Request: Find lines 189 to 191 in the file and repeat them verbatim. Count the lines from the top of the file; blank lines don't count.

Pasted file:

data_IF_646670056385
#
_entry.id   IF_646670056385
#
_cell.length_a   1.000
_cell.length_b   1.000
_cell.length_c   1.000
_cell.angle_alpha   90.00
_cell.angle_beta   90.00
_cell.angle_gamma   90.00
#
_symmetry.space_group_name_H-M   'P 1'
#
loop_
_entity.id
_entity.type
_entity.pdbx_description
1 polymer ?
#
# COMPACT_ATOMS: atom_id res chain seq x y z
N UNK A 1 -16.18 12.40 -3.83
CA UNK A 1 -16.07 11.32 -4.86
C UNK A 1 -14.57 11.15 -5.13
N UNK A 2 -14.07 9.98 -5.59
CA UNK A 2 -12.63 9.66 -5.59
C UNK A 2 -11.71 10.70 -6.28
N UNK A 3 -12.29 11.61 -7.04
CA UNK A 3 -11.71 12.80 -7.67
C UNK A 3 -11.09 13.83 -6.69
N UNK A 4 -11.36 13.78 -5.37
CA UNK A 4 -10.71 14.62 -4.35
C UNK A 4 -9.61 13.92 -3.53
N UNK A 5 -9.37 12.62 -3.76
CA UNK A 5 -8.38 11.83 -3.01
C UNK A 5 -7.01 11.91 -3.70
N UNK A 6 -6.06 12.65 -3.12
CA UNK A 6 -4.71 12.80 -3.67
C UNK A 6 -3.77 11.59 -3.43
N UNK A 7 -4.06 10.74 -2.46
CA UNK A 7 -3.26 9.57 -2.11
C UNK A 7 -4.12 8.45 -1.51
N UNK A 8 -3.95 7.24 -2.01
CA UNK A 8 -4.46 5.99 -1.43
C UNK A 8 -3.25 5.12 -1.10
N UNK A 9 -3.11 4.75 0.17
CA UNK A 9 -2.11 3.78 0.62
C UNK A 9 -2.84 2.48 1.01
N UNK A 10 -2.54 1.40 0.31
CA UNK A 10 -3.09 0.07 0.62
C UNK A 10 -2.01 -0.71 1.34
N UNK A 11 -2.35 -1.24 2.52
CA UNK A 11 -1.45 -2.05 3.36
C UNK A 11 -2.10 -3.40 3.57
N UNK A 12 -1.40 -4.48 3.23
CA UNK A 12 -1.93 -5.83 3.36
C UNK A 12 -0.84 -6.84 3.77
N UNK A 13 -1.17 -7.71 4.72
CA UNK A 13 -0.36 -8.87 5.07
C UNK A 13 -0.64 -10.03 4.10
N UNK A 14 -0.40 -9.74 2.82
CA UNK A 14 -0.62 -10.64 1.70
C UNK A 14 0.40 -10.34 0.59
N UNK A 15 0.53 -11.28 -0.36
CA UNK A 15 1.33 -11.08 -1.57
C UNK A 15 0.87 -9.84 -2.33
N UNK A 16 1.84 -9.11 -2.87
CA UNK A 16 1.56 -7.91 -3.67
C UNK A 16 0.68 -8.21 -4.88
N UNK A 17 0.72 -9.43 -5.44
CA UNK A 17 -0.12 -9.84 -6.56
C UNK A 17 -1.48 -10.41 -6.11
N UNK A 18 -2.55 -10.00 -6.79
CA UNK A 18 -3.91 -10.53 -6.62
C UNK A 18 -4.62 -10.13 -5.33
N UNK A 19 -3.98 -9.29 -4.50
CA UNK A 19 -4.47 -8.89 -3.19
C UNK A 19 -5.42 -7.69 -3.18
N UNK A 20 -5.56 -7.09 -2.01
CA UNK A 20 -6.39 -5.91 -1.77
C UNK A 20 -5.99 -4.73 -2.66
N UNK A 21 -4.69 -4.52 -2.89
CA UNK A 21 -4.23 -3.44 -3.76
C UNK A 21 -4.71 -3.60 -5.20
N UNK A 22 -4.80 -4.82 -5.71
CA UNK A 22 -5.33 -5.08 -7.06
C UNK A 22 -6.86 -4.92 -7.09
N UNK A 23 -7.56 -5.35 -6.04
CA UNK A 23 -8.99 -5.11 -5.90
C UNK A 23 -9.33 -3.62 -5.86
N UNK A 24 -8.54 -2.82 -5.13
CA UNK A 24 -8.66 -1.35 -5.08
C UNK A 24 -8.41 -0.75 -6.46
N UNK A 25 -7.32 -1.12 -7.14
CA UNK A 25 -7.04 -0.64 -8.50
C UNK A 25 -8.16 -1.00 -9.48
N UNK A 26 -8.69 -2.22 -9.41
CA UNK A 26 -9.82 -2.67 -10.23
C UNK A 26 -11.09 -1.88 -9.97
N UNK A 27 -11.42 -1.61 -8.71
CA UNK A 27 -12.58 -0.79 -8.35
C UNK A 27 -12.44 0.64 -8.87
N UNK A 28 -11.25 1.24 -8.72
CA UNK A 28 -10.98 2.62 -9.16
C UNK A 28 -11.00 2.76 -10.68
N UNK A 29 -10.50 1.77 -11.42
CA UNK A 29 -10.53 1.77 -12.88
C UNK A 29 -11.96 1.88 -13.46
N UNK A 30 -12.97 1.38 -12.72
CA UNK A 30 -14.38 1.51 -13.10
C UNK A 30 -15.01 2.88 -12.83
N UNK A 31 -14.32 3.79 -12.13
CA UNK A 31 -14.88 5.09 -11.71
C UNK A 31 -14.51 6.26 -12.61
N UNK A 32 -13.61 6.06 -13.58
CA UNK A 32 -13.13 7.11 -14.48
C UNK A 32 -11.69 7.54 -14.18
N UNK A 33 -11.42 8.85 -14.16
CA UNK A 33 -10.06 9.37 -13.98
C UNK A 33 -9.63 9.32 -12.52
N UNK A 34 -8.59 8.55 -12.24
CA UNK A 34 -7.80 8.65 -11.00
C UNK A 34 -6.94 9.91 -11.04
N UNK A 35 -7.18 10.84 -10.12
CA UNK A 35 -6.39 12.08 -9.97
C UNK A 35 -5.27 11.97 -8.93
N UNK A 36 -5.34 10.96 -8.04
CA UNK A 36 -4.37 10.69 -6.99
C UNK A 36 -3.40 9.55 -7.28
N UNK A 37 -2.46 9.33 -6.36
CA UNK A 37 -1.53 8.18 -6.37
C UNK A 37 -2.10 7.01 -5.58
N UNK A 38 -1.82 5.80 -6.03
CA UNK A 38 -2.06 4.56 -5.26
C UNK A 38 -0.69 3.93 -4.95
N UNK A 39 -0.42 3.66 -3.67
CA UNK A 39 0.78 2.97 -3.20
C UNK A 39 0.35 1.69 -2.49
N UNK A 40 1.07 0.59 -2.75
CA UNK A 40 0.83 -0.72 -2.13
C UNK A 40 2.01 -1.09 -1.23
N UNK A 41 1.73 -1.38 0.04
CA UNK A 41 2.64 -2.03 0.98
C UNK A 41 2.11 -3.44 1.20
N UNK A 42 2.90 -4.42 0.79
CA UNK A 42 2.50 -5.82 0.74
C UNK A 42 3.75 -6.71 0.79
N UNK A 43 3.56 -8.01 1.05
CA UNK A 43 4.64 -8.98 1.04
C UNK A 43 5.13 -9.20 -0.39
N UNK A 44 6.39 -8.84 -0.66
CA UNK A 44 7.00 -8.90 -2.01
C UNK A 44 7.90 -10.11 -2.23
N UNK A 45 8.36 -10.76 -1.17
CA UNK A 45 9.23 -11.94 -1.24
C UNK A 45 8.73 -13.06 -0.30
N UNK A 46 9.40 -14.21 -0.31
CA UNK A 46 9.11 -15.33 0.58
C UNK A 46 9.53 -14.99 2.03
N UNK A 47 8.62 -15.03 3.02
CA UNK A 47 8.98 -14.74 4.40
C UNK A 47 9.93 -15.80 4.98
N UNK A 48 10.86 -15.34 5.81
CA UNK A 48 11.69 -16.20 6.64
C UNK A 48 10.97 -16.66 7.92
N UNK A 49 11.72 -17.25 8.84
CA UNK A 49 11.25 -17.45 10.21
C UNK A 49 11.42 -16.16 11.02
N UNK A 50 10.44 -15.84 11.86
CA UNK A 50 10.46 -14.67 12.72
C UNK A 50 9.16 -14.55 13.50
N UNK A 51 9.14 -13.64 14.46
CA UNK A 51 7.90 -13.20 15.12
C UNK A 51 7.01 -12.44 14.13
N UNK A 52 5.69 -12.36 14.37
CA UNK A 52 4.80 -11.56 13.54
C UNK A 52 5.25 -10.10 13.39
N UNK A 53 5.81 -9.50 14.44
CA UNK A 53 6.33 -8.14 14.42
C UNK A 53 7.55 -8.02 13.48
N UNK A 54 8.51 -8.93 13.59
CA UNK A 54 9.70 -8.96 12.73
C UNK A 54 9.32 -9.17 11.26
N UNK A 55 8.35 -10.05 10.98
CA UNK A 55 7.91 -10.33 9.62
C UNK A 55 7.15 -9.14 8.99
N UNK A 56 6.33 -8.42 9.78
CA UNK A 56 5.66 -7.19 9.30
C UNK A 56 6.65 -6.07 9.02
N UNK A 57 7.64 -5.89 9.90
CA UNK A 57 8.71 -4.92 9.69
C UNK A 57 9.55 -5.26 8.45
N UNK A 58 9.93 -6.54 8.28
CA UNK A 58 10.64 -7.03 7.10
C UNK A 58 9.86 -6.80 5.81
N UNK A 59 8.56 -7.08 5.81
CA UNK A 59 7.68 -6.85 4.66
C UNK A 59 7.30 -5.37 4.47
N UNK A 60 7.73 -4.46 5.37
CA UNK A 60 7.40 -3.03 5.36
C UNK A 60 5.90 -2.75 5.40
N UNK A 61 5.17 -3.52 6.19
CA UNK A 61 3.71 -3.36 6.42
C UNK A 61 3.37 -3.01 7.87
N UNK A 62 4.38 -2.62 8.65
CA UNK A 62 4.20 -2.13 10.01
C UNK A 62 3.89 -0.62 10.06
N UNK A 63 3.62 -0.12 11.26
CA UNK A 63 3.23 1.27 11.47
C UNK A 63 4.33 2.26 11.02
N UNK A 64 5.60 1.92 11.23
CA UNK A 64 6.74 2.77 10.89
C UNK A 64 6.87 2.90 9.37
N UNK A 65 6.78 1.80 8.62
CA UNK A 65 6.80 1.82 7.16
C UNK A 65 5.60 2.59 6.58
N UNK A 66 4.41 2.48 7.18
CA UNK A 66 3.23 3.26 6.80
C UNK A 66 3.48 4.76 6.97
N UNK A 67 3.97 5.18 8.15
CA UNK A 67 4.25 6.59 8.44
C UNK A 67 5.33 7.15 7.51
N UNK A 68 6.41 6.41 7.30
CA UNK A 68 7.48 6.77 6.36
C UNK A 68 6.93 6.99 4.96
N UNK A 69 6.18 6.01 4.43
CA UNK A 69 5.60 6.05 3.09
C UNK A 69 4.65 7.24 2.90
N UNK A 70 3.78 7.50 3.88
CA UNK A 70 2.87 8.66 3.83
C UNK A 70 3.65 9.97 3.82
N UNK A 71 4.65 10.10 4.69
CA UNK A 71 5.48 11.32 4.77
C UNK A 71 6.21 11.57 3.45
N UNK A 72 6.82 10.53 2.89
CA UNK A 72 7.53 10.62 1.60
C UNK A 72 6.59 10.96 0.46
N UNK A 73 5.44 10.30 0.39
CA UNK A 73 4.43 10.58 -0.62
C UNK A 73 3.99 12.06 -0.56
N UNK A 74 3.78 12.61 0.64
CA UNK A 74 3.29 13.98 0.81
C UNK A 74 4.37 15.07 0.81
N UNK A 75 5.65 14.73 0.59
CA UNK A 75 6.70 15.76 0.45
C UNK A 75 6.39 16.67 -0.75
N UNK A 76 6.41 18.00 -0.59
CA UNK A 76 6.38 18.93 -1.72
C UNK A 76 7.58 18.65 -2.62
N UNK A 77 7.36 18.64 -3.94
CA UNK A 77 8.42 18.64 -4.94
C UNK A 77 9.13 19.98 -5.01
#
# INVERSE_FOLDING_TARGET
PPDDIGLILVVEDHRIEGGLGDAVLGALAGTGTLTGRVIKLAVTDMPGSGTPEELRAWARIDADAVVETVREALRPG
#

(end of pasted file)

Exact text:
N UNK A 57 7.64 -5.89 9.90
CA UNK A 57 8.71 -4.92 9.69
C UNK A 57 9.55 -5.26 8.45